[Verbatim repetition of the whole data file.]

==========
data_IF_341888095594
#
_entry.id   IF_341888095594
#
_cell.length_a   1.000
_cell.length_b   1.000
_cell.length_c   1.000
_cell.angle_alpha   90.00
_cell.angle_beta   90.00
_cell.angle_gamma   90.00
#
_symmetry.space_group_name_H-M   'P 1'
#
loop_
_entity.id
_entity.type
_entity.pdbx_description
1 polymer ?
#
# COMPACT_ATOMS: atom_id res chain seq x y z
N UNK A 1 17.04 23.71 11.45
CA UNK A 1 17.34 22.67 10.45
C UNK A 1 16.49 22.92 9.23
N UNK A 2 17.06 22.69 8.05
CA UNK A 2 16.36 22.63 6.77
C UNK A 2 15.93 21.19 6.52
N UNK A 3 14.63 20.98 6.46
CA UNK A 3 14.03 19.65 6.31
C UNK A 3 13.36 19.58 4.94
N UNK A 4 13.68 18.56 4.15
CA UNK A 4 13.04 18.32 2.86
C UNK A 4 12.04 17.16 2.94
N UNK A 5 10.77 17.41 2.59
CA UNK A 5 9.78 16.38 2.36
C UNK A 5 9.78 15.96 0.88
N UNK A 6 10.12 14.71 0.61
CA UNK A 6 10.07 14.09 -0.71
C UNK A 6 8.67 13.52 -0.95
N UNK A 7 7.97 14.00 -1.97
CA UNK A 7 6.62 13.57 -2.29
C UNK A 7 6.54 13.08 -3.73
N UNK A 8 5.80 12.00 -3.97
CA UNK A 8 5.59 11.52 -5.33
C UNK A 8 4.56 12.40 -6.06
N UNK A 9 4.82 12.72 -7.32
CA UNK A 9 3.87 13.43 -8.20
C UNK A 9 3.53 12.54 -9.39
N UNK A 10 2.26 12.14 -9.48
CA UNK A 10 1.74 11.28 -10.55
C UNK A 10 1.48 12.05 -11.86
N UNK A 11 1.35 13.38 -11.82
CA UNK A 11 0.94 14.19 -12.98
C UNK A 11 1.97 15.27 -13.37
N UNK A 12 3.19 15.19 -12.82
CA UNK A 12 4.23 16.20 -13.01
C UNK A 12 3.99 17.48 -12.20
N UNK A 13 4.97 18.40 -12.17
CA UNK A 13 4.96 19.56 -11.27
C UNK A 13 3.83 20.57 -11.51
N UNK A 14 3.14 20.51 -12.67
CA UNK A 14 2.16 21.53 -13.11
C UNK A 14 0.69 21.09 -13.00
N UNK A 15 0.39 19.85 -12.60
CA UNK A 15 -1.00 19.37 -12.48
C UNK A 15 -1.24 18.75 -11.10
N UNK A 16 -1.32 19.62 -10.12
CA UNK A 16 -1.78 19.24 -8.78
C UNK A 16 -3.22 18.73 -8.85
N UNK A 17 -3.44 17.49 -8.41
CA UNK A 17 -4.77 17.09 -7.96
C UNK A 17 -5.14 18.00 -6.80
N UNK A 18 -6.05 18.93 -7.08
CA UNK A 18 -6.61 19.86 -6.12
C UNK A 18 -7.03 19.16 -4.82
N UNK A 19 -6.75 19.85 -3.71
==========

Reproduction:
data_IF_341888095594
#
_entry.id   IF_341888095594
#
_cell.length_a   1.000
_cell.length_b   1.000
_cell.length_c   1.000
_cell.angle_alpha   90.00
_cell.angle_beta   90.00
_cell.angle_gamma   90.00
#
_symmetry.space_group_name_H-M   'P 1'
#
loop_
_entity.id
_entity.type
_entity.pdbx_description
1 polymer ?
#
# COMPACT_ATOMS: atom_id res chain seq x y z
N UNK A 1 17.04 23.71 11.45
CA UNK A 1 17.34 22.67 10.45
C UNK A 1 16.49 22.92 9.23
N UNK A 2 17.06 22.69 8.05
CA UNK A 2 16.36 22.63 6.77
C UNK A 2 15.93 21.19 6.52
N UNK A 3 14.63 20.98 6.46
CA UNK A 3 14.03 19.65 6.31
C UNK A 3 13.36 19.58 4.94
N UNK A 4 13.68 18.56 4.15
CA UNK A 4 13.04 18.32 2.86
C UNK A 4 12.04 17.16 2.94
N UNK A 5 10.77 17.41 2.59
CA UNK A 5 9.78 16.38 2.36
C UNK A 5 9.78 15.96 0.88
N UNK A 6 10.12 14.71 0.61
CA UNK A 6 10.07 14.09 -0.71
C UNK A 6 8.67 13.52 -0.95
N UNK A 7 7.97 14.00 -1.97
CA UNK A 7 6.62 13.57 -2.29
C UNK A 7 6.54 13.08 -3.73
N UNK A 8 5.80 12.00 -3.97
CA UNK A 8 5.59 11.52 -5.33
C UNK A 8 4.56 12.40 -6.06
N UNK A 9 4.82 12.72 -7.32
CA UNK A 9 3.87 13.43 -8.20
C UNK A 9 3.53 12.54 -9.39
N UNK A 10 2.26 12.14 -9.48
CA UNK A 10 1.74 11.28 -10.55
C UNK A 10 1.48 12.05 -11.86
N UNK A 11 1.35 13.38 -11.82
CA UNK A 11 0.94 14.19 -12.98
C UNK A 11 1.97 15.27 -13.37
N UNK A 12 3.19 15.19 -12.82
CA UNK A 12 4.23 16.20 -13.01
C UNK A 12 3.99 17.48 -12.20
N UNK A 13 4.97 18.40 -12.17
CA UNK A 13 4.96 19.56 -11.27
C UNK A 13 3.83 20.57 -11.51
N UNK A 14 3.14 20.51 -12.67
CA UNK A 14 2.16 21.53 -13.11
C UNK A 14 0.69 21.09 -13.00
N UNK A 15 0.39 19.85 -12.60
CA UNK A 15 -1.00 19.37 -12.48
C UNK A 15 -1.24 18.75 -11.10
N UNK A 16 -1.32 19.62 -10.12
CA UNK A 16 -1.78 19.24 -8.78
C UNK A 16 -3.22 18.73 -8.85
N UNK A 17 -3.44 17.49 -8.41
CA UNK A 17 -4.77 17.09 -7.96
C UNK A 17 -5.14 18.00 -6.80
N UNK A 18 -6.05 18.93 -7.08
CA UNK A 18 -6.61 19.86 -6.12
C UNK A 18 -7.03 19.16 -4.82
N UNK A 19 -6.75 19.85 -3.71